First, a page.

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What I wish someone would have told me before the emergency room

Let me first say that I am not a doctor, nor do I play one on TV, but if someone would have told me some of these things, it may have saved us some dough and my kids some trauma.

`Tis a Flesh Wound

My son was jumping on the trampoline at my brother’€™s house. Bless their hearts, they made the effort to put the safety net around their trampoline. But, it was the metal stairs that lead up to the trampoline that my son cut his head on during a mad, three-kid-scramble to climb out. I was at work, my husband was at school, my sister-in-law did the right thing by calling us. Of course, we hurried over to their house to attend to our son. Although the cut wasn’t deep, it was bleeding a lot.

We took our five-year-old to the emergency room. By the time we arrived, the bleeding had stopped. We weren’€™t concerned about a concussion because my son was lucid and his pupils were their normal size, but we thought that stitches might be in order. When we finally saw the doctor, he informed us that head wounds tend to bleed a lot because there are a lot of capillaries near the surface. He said that the cut wasn’€™t deep or large enough to merit stitches. The doctor asked the nurse to put Neosporin on my kid’s head and sent us on our way. That was the most expensive tube of Neosporin ever!

Don’t Leave Home without your Pharmacy

Our other son tripped a couple weeks ago in the backyard and broke his arm.

How are you weeding your garden? Self-care for mom!

I was weeding my garden last weekend and I realized that it used to be a job that brought me satisfaction. I love the smell of the earth and the dirt in my hands. I find joy in the reward of plants growing!

But as life’s demands keeping DEMANDING my time and attention, I find myself in the garden less and therefore weeding less. Even if you’re not a gardener you know what that means – more weeds. And not just more weeds, but stronger, more deeply rooted weeds. A task that used to be satisfying is now dreaded because I know the long and tiring time ahead of me will be difficult and more lengthy than necessary.

Gardening has been exhausted as an analogy about life lessons and my observation is not designed to rock your world, but simply to get you thinking: how are you weeding your own proverbial life garden? The longer you wait to assess and take action, the more difficult and lengthy the process will be.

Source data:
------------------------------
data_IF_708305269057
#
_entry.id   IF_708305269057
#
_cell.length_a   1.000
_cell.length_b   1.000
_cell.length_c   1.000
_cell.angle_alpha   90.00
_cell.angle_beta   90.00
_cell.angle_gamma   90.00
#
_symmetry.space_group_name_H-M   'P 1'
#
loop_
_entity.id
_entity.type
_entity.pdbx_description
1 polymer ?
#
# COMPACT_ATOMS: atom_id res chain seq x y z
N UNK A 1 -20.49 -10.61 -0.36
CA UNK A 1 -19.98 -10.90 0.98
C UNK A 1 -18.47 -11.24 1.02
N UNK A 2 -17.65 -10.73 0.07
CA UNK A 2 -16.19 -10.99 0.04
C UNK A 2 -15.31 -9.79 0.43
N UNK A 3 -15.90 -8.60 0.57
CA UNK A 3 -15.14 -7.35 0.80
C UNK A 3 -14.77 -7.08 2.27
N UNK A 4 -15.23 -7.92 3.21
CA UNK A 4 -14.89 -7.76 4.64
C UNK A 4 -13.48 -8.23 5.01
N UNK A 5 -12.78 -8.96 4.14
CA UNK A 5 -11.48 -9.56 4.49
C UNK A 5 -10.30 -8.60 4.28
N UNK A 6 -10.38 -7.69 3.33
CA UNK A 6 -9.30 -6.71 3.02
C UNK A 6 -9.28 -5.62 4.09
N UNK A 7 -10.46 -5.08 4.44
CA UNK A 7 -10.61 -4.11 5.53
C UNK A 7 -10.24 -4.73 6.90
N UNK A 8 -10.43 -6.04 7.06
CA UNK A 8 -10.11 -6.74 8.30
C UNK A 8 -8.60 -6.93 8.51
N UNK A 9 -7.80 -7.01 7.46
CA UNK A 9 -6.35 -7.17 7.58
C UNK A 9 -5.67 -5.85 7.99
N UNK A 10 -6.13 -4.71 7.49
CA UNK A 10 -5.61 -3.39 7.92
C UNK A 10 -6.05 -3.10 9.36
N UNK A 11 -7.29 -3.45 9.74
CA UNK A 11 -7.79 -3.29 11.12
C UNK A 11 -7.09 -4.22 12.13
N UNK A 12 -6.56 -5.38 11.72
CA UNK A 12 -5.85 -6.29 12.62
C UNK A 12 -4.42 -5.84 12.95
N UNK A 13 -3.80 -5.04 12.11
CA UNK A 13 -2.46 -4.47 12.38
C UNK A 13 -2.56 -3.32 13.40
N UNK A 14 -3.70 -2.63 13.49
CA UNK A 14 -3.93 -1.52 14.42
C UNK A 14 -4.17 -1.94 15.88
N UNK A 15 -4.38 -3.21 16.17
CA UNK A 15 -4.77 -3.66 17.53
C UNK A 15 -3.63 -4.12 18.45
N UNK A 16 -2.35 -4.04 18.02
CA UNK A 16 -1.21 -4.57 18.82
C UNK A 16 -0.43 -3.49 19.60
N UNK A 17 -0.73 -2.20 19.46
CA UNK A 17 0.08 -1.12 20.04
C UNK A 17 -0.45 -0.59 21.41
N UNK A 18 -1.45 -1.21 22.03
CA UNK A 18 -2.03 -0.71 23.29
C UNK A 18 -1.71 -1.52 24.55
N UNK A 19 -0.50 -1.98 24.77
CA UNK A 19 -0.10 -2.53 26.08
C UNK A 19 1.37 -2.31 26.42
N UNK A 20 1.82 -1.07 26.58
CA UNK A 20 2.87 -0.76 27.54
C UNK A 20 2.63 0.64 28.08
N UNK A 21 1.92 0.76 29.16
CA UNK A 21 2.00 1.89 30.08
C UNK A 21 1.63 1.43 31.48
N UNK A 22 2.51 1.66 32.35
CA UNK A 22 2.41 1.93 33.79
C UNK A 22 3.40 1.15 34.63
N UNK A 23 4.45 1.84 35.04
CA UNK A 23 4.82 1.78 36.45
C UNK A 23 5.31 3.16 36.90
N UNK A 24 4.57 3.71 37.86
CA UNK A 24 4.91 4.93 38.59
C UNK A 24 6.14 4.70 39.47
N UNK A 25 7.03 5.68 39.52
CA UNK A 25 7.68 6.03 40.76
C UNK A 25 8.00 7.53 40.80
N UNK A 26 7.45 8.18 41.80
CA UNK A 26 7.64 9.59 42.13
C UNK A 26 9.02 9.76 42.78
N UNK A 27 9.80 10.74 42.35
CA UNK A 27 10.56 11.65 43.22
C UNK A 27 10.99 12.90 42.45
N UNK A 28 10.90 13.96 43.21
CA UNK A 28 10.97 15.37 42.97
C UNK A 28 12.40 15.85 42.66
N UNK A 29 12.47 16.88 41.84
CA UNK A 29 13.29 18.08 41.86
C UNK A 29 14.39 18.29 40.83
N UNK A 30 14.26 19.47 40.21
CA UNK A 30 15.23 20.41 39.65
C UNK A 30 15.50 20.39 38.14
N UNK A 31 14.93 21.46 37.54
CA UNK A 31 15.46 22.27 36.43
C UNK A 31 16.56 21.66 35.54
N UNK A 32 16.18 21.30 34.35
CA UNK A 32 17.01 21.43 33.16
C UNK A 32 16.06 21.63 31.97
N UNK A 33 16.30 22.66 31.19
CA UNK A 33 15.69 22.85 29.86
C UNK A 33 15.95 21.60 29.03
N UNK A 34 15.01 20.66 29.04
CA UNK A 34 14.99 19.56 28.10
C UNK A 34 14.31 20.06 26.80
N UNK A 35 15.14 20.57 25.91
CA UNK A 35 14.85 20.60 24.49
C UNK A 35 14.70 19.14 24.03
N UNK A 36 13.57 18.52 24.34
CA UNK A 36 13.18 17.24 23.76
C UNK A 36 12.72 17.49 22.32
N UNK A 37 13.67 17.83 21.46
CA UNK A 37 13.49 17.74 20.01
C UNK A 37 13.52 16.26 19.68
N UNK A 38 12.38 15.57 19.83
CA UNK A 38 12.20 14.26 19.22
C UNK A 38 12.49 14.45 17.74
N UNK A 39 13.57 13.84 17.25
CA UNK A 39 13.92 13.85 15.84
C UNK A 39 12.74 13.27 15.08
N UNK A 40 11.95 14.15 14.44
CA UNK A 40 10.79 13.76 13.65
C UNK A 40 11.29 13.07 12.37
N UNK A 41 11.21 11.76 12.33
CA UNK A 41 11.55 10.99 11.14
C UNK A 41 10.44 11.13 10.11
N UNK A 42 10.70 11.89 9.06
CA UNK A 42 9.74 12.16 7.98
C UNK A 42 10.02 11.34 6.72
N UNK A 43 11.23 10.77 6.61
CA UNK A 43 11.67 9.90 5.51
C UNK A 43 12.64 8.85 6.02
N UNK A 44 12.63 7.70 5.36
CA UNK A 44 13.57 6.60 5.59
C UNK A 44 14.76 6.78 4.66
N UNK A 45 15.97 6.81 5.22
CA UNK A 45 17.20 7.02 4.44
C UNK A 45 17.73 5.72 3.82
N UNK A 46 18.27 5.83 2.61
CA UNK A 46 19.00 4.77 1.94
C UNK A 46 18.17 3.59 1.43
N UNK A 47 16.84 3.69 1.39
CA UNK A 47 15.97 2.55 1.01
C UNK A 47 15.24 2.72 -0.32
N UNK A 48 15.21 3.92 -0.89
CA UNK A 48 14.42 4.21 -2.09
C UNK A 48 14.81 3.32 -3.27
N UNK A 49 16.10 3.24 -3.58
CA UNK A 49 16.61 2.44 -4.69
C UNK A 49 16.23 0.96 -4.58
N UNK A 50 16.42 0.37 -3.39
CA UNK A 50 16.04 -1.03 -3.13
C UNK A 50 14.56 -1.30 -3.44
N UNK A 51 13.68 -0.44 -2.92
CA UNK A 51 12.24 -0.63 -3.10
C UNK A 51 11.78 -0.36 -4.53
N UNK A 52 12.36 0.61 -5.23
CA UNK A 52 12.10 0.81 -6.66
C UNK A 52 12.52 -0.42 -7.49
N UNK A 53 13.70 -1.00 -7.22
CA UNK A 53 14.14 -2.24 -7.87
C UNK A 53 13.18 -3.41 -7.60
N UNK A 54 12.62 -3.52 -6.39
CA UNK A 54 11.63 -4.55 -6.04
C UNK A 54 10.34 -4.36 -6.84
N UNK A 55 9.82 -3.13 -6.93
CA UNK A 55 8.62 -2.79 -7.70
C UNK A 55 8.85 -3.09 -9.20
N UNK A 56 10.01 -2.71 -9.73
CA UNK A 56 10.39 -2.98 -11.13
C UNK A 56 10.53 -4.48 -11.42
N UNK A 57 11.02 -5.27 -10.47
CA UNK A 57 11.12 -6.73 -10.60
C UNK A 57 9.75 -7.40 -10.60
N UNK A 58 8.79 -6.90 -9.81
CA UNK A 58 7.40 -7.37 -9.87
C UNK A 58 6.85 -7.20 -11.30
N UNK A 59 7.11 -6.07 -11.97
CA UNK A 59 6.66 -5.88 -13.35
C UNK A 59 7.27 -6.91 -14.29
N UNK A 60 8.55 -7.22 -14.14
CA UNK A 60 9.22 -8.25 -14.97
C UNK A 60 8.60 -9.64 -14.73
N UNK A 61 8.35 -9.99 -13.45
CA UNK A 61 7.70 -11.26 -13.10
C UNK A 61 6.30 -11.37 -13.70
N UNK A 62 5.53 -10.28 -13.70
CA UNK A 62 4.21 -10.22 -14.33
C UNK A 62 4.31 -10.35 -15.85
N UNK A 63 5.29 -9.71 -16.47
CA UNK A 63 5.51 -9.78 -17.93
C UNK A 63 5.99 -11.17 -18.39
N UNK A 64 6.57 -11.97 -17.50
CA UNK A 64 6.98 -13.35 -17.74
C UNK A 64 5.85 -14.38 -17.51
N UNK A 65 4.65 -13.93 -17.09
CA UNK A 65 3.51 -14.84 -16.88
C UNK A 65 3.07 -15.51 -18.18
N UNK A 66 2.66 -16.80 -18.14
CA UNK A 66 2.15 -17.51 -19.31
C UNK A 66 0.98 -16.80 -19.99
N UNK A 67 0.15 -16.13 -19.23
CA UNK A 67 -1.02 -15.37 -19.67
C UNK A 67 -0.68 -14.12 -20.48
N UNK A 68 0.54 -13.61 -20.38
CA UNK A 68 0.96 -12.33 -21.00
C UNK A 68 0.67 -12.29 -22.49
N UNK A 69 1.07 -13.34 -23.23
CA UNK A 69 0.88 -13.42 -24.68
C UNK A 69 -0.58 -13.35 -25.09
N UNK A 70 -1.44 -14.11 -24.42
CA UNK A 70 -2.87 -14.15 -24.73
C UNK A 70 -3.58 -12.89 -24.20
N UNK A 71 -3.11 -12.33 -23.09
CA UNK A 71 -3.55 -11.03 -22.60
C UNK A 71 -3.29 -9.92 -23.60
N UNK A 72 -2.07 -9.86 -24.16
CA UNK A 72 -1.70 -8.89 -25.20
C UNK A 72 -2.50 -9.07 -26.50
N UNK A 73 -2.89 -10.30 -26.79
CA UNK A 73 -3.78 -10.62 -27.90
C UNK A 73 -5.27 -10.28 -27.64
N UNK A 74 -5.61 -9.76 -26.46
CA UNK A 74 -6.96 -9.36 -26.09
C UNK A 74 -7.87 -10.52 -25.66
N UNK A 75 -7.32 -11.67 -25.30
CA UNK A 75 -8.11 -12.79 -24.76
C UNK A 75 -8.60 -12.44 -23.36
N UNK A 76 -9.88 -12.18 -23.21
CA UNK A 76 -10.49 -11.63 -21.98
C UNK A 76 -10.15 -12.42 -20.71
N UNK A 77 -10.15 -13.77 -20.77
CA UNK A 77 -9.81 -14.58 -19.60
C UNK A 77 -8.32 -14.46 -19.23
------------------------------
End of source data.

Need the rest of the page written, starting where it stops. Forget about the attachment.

As mothers, it’s easy to get caught up in our responsibilities and forget that we also need to care for ourselves. Wait too long to care for yourself and… you guessed it… the weeds grow-up. {And your children do too!} The weeds of unhealthy friendships, poor eating habits, lack of self care, and isolation from activities we once enjoyed begin to grow around our feet and work their way up our legs and soon choke out the ability to live and thrive.

It’s time to do some weeding. Walk through the garden of your life regularly and assess the soil. Make this a pattern in your life so that you can grow up into the person you were made to be! And be an example to your children and others that it’s important to care for yourself so that you are capable of caring for others (because that my friend, I would like to humbly assert, is where we will find our greatest joy).

Life is full of choices. Ask yourself this: am I choosing to grow worthwhile things in the garden of my life (joy in friendships, hobbies, leaving a legacy of goodness & faithfulness for your children)? Here’s another way to ask this question: Am I spending my time on the things that matter most?

Once you’ve established the answer to that question and pin-pointed a few things that are worthwhile (and hopefully identifying some things that need to be repositioned {or sent to the garbage pile} to make room for what matters most) consider how you’re going to rework your garden to maximize it’s fruits!

Only you know the answers to these questions. I realize that this is so easy to write about and much more frustrating (and sometimes downright painful) to execute. But when it comes to your life, NO ONE is more invested than you are – you have control over your choices.

Jenna lives in Littleton and is a gardener is progress. She is in love with her raspberry bush that is finally bearing fruit, but is sure she won’t see a single tomato this year.

I’m Scared of My Kids

I recently read an article online called “5 Reasons Modern-Day Parenting Is in Crises, According to a British Nanny” because, as a modern-day parent, I immediately agreed with the title.

I do think parenting, and the day-to-day well-being of our children, is in crises.

I Didn’t Have My Children to Make the Polar Bears Weep

Once upon a time when my husband and I announced our fifth child was on the way, a friend asked if we knew what caused that. (We now have nine kids).

I told him I suspected it had something to do with my practice of washing my underwear with my husband’s.

I regretted the snarky comeback immediately, but I know why I unleashed my frustration.